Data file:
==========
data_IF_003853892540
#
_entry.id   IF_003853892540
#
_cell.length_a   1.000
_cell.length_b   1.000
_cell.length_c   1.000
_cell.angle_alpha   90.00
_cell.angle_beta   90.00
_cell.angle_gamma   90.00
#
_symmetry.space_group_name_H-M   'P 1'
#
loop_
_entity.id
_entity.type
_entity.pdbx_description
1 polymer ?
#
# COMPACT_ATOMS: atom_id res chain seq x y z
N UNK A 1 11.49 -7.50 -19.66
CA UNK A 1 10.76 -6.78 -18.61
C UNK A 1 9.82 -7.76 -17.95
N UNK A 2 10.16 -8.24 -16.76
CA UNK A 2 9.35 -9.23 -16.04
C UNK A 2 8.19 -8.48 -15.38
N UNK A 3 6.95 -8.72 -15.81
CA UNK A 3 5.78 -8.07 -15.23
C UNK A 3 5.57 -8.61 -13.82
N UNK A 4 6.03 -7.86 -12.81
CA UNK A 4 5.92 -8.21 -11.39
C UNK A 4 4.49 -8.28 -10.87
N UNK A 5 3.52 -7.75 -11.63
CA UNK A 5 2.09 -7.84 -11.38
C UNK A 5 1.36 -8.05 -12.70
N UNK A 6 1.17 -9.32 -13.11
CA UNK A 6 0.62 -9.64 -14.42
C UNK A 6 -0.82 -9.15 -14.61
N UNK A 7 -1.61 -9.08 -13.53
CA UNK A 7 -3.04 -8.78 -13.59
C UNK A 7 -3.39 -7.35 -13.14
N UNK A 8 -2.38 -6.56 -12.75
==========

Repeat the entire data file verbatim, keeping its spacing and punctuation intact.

data_IF_003853892540
#
_entry.id   IF_003853892540
#
_cell.length_a   1.000
_cell.length_b   1.000
_cell.length_c   1.000
_cell.angle_alpha   90.00
_cell.angle_beta   90.00
_cell.angle_gamma   90.00
#
_symmetry.space_group_name_H-M   'P 1'
#
loop_
_entity.id
_entity.type
_entity.pdbx_description
1 polymer ?
#
# COMPACT_ATOMS: atom_id res chain seq x y z
N UNK A 1 11.49 -7.50 -19.66
CA UNK A 1 10.76 -6.78 -18.61
C UNK A 1 9.82 -7.76 -17.95
N UNK A 2 10.16 -8.24 -16.76
CA UNK A 2 9.35 -9.23 -16.04
C UNK A 2 8.19 -8.48 -15.38
N UNK A 3 6.95 -8.72 -15.81
CA UNK A 3 5.78 -8.07 -15.23
C UNK A 3 5.57 -8.61 -13.82
N UNK A 4 6.03 -7.86 -12.81
CA UNK A 4 5.92 -8.21 -11.39
C UNK A 4 4.49 -8.28 -10.87
N UNK A 5 3.52 -7.75 -11.63
CA UNK A 5 2.09 -7.84 -11.38
C UNK A 5 1.36 -8.05 -12.70
N UNK A 6 1.17 -9.32 -13.11
CA UNK A 6 0.62 -9.64 -14.42
C UNK A 6 -0.82 -9.15 -14.61
N UNK A 7 -1.61 -9.08 -13.53
CA UNK A 7 -3.04 -8.78 -13.59
C UNK A 7 -3.39 -7.35 -13.14
N UNK A 8 -2.38 -6.56 -12.75